The Second Caste

Wikipedia page, 10 March 2013.

It is generally accepted that the term caste as applied in India was introduced by the Portuguese when they established their first colonies there. The word is derived from the Latin castus which means pure or unmixed. According to some linguists, however,  caste is actually derived from the Sanskrit kastha  which means limits or circumscriptions. Whatever the case may be, the requirement for  purity, the imposition of limits and accession exclusively by birth are the common denominators of any caste system anywhere in the world. The best-known example of a caste-fossilized society is that of India, where the caste system has survived for millennia and in spite of the Indian constitution and modern legislation, is alive and thriving in the largest electoral democracy in the world. Thriving in another reincarnation, of course, in keeping with the times.  Plus ça change…  However, it is known that leopards cannot change their spots and  even if they did, they would still remain predators.

Scholars often describe the intricacies of the Indian caste system, with its pure Brahmins at the summit and its unclean untouchables in the trenches. But scholars, that is non-feminist scholars,  which means the overwhelming lot of them, often forget the most egregious example of the universal caste system: that of women who comprise a sub-caste by mere accident of birth.  Whether women are born into the so-called higher castes or amongst the lowliest of the marginalized, their lives will be circumscribed, their behaviour expected to be “chaste” –castus– and their level of welfare at least one  notch below that of their male counterparts.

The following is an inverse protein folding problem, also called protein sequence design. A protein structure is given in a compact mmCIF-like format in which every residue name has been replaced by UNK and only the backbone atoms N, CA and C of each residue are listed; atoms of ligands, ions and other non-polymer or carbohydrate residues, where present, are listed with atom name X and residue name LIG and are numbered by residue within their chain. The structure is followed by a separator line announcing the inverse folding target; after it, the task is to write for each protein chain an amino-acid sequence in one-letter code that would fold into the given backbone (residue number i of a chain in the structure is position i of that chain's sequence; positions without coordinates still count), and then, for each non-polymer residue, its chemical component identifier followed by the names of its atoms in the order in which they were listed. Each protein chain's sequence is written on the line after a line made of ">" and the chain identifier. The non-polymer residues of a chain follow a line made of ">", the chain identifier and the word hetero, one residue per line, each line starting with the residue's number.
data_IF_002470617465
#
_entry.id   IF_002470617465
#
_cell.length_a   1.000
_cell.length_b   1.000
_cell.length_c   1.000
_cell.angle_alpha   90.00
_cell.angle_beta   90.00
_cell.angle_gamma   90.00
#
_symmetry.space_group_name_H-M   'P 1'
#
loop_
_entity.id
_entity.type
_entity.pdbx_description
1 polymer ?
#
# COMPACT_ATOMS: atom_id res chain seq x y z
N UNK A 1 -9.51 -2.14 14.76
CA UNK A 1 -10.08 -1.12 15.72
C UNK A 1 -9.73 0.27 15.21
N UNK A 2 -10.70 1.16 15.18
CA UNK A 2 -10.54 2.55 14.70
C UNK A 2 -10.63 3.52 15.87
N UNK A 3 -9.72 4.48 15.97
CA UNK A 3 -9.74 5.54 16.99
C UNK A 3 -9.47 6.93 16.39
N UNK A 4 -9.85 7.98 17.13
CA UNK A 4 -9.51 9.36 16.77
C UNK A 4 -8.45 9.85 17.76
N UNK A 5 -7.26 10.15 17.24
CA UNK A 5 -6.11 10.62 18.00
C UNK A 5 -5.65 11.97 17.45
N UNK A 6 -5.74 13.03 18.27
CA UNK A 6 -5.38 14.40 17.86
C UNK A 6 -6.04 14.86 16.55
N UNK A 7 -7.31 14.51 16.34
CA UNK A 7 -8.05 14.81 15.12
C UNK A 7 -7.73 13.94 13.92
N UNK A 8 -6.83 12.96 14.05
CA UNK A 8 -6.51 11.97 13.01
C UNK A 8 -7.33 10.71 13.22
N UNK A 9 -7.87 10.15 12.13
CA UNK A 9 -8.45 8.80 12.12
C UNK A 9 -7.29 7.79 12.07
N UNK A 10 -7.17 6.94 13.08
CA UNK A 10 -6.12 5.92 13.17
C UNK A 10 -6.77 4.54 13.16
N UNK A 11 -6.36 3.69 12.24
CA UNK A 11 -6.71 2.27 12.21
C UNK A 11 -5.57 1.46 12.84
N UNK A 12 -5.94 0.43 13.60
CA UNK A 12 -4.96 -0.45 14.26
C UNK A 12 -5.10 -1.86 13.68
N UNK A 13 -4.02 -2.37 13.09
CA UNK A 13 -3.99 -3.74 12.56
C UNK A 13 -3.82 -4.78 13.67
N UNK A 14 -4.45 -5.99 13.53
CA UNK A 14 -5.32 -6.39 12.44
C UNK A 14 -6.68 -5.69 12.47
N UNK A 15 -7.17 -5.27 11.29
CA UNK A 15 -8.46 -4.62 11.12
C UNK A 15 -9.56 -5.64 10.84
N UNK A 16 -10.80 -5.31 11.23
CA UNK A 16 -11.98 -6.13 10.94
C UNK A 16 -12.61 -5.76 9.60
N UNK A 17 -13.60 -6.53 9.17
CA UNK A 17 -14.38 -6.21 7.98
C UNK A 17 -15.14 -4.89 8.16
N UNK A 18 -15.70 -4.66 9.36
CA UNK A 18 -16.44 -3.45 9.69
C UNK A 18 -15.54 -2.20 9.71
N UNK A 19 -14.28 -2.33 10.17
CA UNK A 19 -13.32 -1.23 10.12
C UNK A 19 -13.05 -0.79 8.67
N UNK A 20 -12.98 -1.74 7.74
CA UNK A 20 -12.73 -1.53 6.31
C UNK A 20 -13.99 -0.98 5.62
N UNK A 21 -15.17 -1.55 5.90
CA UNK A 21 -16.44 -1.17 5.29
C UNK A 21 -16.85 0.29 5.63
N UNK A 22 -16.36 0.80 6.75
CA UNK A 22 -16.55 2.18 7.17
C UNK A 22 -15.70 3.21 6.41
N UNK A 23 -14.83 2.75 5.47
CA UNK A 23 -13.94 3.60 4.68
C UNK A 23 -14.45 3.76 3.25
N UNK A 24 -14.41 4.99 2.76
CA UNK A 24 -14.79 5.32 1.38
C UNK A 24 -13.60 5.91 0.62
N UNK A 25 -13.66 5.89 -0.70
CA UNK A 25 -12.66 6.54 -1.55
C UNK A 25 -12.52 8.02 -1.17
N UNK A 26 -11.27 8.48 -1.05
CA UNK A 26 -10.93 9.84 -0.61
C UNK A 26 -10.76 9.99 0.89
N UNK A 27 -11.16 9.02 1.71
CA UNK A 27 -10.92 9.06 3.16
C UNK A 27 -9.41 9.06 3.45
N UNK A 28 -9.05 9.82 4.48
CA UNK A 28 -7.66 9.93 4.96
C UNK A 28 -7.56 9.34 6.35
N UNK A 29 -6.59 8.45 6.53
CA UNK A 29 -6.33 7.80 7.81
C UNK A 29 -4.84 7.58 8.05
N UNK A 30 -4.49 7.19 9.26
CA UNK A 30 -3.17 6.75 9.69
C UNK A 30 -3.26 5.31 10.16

By virtue of the fact that they are the product of two whole X chromosomes instead of  one X and one Y chromosome (which, by the way, is actually a truncated X) women are forever condemned to  have no legal parity with men, to be married off young, to be more likely victims of foeticide, to enjoy fewer educational opportunities, to earn a lower income, to suffer rape as citizens or civilian victims during war, to be victims of the slave trade, to live under the guardianship of their male relatives, to be subjected to sex-segregation, to have fragile property rights, to suffer discrimination under immigration policies, to be denied positions of power, to be genitally mutilated, to have their sexuality strictly controlled, to have ridiculous dress codes imposed on them and  to generally lead a miserable existence.

These are gross generalizations, of course. But they highlight the facts of life that any young girl must confront by the time, if not before, a spot of blood stains her underwear for the first time.  Enough said.  So women are a sub-caste ipso facto. But the writing on the wall says that they are tired of being chaste and circumscribed, or … circumcised, for that matter.

Maya Khankhoje firmly believes that if people don’t get it, it is because they have bought into the gender caste system.